Home » RDEK crafting secondary suites bylaw for Columbia Valley

Posted: May 9, 2012

RDEK crafting secondary suites bylaw for Columbia Valley

Regional District of East Kootenay (RDEK) directors in the Columbia Valley are bracing for what they fear will be a contentious process, after the board unanimously agreed May 5 to direct regional staff to begin developing a bylaw to include secondary suites in all residential zones within the Upper Columbia Valley Zoning Bylaw.

Secondary suites are proposed to be permitted in single family dwellings and detached garages and initial consideration of the bylaw is anticipated at the RDEK June meeting.

“I am somewhat… a little bit reserved with blanketing all the Columbia Valley. I know there are some smaller communities that don’t want it,” remarked Electoral Area F director Wendy Booth, adding she isn’t sure about the idea herself yet.

“It’s a fact of life now that housing is one of the most difficult things for people. The ownership of housing… we have to provide a mix of housing and it is long overdue,” said Electoral Area G director Gerry Wilkie.

District of Invermere Mayor Gerry Taft told the board his town has had legalized secondary suites “for quite a while. It’s the reality of the Columbia Valley, I feel. It only makes sense to regulate them” for the sake of safety, parking etc., he said.

Board chair, Electoral Area C director Rob Gay, agreed with Taft. “It’s the right thing to do. Legalizing these suites makes them follow code.”

And Electoral Area A director Mike Sosnowski noted successes in the Elk Valley from legalizing secondary suites, including a boon to construction jobs.

“I think you will be pleasantly surprised by the economic spinoff,” he told Booth and Wilkie.

RDEK planner Karen MacLeod stated in a report to the board that planning staff has received few comments following an initial foray into informing Columbia Valley residents about plans to legalize secondary suites, which are abundant throughout the valley.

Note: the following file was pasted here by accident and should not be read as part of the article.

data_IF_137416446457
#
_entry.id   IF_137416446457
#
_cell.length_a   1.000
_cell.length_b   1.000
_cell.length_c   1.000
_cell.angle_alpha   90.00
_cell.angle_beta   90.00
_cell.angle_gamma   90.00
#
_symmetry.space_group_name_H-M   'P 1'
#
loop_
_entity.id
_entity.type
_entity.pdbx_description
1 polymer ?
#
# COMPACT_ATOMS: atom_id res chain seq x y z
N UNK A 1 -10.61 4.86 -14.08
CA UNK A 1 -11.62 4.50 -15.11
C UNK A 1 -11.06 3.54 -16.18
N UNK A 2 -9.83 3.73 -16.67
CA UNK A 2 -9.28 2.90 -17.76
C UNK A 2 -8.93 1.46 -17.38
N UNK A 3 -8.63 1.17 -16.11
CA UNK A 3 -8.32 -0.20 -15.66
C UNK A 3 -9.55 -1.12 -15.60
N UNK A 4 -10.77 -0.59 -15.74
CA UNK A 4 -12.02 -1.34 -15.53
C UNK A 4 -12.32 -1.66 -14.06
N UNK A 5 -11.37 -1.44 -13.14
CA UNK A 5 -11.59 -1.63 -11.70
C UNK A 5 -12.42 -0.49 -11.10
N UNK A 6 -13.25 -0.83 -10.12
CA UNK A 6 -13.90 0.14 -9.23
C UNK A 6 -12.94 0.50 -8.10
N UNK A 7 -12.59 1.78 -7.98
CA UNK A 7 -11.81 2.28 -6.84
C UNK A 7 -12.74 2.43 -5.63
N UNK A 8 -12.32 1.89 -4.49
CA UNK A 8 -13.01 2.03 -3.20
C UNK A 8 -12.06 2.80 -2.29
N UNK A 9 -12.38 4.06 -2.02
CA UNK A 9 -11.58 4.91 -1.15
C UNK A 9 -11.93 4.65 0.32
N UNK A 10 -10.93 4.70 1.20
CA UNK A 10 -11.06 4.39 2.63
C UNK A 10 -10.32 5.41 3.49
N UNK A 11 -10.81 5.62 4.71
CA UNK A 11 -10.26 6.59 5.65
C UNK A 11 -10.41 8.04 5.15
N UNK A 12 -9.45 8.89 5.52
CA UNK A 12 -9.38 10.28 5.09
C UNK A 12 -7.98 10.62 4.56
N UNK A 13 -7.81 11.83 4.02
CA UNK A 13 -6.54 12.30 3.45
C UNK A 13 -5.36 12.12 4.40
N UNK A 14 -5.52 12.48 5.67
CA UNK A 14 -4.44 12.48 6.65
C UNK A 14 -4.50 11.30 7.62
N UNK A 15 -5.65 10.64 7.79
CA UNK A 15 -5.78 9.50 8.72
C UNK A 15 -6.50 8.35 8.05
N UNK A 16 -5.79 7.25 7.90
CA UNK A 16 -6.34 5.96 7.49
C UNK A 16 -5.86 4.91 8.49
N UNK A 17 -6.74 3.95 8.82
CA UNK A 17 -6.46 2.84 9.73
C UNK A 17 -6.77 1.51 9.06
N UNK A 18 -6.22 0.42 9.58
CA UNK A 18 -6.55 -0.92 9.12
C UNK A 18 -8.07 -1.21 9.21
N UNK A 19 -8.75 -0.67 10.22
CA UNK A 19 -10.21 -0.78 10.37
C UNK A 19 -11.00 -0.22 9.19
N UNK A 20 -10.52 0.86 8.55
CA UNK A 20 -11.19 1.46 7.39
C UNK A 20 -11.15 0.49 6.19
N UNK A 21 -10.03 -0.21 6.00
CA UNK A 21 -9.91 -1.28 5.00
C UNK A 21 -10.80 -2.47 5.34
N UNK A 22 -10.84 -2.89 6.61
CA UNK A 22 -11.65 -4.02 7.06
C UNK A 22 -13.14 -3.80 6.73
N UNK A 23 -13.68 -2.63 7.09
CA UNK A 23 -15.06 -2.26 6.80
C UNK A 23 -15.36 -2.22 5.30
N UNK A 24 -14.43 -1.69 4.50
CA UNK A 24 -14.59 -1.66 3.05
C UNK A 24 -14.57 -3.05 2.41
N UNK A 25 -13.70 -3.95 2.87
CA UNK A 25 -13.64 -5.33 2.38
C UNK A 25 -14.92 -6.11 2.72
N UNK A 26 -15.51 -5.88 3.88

“Presentations on secondary suites and the proposed amendment were made at the town hall meetings within the Upper Columbia Valley. A total of 121 people attended these four meetings and staff received three comments regarding secondary suites during that process. As a result of the lack of response and in discussion with Director Booth, an information meeting was held in April for identified community associations. Representatives from Fairmont Hot Springs Community Association, Fairmont Business Association, Timber Ridge Community Association, Columbia Ridge Estates, Columere Park, Columbia Valley Chamber of Commerce and Spirit’s Reach developments attended,” MacLeod reported.

“The concerns discussed were those historically identified in other communities; however, the possibility of the increase in short term rentals and the added pressure secondary suites could cause on existing amenities and services was of chief concern. Additional subjects discussed were the cost and responsibility that would fall to the developer if building schemes needed to be registered and enforced to prohibit secondary suites and how the RDEK would ensure that the current illegal suites could be brought into compliance. Support for secondary suites was also heard citing suites as a form of affordable accommodation, creating an atmosphere where young families could rent and save for a starter home and providing an avenue for expanding businesses to be able to ensure their new employees can obtain housing,” MacLeod told the board.

Ian Cobb/e-KNOW


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